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Medline ® Abstract for Reference 20

of 'Intrauterine adhesions'

20
TI
Uterine synechiae after bipolar hysteroscopic resection of submucosal myomas in patients with infertility.
AU
Touboul C, Fernandez H, Deffieux X, Berry R, Frydman R, Gervaise A
SO
Fertil Steril. 2009;92(5):1690.
 
OBJECTIVE: To determine the rate of uterine synechiae after bipolar hysteroscopic myomectomy in patients suffering from infertility.
DESIGN: Retrospective case series study.
SETTING: University obstetrics gynecologic and assisted reproduction center.
PATIENT(S): A group of 53 patients with primary (n = 30) and secondary (n = 23) infertility.
INTERVENTION(S): Patients underwent bipolar hysteroscopic resection of myomas between 2001 and 2006, and an outpatient hysteroscopy was performed 2 months after the fibroid resection.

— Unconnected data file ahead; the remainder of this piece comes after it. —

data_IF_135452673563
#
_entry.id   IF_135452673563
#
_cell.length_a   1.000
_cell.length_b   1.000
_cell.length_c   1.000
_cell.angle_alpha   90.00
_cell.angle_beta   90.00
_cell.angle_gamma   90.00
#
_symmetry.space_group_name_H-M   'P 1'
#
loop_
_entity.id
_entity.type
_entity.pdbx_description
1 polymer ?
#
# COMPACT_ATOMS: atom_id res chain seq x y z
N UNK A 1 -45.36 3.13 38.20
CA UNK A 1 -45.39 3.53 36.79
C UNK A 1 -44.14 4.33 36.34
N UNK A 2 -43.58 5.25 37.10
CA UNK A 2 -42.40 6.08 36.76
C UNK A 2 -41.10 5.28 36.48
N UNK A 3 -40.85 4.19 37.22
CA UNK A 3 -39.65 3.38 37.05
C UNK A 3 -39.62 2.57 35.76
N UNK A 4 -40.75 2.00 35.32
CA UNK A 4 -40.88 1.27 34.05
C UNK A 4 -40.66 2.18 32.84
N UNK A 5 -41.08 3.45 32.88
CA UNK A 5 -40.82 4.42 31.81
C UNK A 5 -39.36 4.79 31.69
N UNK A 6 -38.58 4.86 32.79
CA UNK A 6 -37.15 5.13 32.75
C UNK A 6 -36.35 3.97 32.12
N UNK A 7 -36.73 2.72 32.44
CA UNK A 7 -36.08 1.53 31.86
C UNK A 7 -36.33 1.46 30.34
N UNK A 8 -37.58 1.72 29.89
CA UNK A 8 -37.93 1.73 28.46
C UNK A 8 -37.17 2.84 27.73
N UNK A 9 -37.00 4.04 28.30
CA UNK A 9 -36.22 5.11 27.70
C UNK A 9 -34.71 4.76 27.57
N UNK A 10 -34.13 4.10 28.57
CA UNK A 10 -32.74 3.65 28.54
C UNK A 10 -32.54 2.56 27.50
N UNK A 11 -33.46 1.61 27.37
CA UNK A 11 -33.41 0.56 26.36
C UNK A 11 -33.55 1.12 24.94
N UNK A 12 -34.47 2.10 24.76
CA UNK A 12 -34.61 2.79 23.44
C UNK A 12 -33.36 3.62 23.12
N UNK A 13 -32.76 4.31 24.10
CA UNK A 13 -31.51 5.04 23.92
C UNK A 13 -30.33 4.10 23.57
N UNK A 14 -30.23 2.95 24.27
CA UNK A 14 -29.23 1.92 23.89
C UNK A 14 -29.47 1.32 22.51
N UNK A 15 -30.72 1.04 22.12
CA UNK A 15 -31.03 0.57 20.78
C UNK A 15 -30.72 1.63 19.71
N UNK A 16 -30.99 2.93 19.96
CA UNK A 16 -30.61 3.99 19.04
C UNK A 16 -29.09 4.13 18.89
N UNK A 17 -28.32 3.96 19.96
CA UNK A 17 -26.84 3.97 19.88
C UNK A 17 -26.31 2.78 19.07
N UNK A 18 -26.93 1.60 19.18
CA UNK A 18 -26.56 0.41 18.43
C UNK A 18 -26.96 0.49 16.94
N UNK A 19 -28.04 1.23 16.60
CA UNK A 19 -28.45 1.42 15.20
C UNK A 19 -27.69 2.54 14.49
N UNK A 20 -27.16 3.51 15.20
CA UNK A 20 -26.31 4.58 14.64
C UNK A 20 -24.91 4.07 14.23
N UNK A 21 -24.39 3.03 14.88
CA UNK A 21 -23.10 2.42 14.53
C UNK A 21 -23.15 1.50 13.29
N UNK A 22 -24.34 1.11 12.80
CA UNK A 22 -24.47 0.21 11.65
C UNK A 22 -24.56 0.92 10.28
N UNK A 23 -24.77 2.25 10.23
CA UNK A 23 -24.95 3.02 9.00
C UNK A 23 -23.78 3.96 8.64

MAIN OUTCOME MEASURE(S): The formation of uterine synechiae and pregnancy rates were collected from the patients' clinical notes.
RESULT(S): The submucosal myomas were intracavitary class 0 (n = 12), intramural class 1 (n = 19), and intramural class 2 (n = 22). The mean age of the women was 35.0 +/- 4.8 years. The mean myoma size was 25 +/- 11 mm. Postoperative office hysteroscopies revealed synechiae in four (7.5%) of 53 patients. Sixteen (32.7%) of the 49 patients not lost to follow-up conceived, and 12 (24.5%) of them delivered at term. Myoma size>or=3.5 cm and age<35 years were associated with a significantly higher pregnancy rate in univariate and multivariate analysis.
CONCLUSION(S): The incidence of uterine synechiae after bipolar hysteroscopic resection of fibroids was 7.5%. This appears to be lower than that reported in previous studies using monopolar energy. Bipolar hysteroscopic myomectomy may be a better option for infertile women.
AD
University of Paris-Sud, Clamart, France.
PMID